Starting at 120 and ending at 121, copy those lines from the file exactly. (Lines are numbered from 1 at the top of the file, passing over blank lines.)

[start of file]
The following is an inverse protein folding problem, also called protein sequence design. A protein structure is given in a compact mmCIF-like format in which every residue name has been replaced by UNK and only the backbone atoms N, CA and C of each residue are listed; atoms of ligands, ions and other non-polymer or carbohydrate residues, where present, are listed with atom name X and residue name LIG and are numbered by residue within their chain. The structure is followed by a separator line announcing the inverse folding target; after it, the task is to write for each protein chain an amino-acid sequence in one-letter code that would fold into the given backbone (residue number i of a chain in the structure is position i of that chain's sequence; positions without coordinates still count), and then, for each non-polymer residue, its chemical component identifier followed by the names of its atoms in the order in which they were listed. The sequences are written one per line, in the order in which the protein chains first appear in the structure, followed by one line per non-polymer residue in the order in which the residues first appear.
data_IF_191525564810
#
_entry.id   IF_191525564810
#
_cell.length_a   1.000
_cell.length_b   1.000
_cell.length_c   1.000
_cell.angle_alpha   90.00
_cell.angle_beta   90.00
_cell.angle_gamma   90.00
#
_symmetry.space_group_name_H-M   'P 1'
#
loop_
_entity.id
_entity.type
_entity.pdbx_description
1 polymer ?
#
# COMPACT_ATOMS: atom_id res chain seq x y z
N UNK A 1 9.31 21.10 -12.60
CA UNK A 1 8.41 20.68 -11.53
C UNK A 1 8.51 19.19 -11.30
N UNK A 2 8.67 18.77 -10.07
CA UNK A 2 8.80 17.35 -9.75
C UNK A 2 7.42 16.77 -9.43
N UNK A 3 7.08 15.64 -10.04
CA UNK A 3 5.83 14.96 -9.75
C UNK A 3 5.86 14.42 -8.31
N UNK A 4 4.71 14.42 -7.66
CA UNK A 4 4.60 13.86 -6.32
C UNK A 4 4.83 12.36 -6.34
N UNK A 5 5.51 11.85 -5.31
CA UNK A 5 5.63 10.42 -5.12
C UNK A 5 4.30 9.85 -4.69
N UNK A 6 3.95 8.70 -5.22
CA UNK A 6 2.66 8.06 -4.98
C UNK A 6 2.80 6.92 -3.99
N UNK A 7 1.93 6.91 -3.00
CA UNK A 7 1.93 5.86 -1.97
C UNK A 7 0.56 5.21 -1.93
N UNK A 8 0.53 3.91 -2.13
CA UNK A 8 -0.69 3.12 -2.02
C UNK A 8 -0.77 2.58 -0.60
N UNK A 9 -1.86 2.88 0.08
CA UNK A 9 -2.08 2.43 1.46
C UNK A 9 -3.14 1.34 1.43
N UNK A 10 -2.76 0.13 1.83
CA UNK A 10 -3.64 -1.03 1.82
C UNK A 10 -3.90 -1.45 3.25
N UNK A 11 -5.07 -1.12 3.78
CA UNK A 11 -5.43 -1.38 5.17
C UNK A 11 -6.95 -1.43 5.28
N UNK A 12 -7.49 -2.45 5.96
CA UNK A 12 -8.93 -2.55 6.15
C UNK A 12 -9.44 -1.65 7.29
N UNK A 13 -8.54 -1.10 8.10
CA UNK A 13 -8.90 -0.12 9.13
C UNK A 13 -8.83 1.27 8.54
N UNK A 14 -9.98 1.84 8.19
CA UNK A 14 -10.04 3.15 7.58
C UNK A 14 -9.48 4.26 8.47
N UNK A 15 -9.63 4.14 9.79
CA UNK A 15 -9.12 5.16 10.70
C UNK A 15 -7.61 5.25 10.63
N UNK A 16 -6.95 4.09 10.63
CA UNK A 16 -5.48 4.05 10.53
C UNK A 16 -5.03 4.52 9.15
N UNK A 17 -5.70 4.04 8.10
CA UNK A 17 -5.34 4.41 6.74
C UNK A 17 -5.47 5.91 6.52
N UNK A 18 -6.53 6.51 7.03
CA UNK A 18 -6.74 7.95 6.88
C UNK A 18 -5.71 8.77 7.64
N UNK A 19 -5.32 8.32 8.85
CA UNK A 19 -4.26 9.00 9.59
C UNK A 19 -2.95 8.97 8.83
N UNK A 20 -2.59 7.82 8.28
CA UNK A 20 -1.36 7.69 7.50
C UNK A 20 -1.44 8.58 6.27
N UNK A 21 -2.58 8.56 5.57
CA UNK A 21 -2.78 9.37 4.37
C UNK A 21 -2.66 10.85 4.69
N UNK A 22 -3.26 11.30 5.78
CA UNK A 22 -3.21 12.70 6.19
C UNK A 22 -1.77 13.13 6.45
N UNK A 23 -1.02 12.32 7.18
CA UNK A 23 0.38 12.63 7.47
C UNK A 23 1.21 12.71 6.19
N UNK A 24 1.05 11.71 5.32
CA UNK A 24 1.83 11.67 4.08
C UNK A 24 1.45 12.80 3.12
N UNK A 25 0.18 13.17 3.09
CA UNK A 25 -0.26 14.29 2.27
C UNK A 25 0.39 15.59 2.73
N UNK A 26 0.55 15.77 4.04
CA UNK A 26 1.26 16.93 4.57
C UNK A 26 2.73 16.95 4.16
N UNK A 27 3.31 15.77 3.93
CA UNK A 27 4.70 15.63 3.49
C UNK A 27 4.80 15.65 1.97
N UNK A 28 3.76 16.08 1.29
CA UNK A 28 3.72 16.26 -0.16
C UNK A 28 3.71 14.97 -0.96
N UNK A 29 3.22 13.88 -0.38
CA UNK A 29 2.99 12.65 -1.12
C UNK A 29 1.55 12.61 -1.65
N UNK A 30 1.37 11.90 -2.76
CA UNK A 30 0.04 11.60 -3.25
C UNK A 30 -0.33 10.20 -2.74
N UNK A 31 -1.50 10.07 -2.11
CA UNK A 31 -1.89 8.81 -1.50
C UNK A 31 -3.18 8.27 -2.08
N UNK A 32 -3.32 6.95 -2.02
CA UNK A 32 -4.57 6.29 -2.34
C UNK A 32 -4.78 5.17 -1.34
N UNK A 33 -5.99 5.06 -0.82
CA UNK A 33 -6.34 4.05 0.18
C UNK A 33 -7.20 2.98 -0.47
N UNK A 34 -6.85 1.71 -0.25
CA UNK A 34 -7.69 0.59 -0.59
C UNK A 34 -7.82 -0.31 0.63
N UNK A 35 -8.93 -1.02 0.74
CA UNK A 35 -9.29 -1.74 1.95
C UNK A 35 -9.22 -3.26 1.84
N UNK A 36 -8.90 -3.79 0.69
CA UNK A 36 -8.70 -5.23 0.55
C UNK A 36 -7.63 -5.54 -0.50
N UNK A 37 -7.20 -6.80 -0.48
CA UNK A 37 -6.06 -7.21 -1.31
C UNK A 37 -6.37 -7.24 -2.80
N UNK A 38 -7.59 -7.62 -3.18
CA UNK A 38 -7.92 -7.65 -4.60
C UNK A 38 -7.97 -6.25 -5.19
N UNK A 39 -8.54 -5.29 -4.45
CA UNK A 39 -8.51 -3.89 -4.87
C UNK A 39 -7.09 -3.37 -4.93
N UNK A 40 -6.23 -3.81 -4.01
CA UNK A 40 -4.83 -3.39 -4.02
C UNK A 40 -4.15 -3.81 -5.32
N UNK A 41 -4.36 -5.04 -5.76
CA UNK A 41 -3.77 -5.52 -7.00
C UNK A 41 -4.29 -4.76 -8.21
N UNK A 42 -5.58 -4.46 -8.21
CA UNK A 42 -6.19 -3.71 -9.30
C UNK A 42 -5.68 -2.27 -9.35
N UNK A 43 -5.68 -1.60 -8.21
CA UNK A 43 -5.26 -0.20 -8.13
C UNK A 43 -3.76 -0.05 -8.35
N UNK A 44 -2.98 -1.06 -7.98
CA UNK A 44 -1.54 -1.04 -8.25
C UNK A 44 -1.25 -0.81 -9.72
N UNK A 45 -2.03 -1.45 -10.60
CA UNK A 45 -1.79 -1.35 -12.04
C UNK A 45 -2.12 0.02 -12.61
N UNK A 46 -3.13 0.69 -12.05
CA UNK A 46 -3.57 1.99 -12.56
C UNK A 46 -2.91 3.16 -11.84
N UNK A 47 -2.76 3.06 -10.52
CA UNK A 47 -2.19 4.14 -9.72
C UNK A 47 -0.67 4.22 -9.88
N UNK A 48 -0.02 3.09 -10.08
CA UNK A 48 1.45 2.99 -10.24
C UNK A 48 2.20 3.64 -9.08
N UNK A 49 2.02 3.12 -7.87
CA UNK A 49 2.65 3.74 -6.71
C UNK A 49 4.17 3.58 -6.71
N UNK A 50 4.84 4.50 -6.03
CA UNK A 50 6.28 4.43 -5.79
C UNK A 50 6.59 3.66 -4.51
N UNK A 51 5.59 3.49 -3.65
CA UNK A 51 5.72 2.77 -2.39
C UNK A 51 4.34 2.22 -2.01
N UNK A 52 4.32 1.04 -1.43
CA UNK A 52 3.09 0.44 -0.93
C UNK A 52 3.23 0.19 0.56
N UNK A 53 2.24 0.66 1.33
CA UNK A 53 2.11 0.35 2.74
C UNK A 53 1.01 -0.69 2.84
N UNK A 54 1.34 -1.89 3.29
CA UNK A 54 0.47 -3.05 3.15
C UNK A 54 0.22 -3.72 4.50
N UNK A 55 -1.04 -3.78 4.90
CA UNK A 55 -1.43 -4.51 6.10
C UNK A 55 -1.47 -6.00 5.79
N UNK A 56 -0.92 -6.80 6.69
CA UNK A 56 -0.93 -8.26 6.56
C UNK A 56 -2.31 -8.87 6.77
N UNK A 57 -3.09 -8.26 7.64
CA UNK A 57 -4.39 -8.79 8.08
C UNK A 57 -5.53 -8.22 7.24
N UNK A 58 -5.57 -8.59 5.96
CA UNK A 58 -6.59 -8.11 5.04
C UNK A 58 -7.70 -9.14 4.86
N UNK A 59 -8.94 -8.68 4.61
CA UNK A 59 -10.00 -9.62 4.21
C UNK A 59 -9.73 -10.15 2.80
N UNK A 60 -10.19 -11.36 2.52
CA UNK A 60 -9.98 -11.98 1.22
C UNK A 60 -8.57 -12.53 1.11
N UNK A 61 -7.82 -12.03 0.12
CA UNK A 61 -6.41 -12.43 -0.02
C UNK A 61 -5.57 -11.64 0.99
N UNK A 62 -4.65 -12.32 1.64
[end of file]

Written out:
C UNK A 33 -7.20 2.98 -0.47
N UNK A 34 -6.85 1.71 -0.25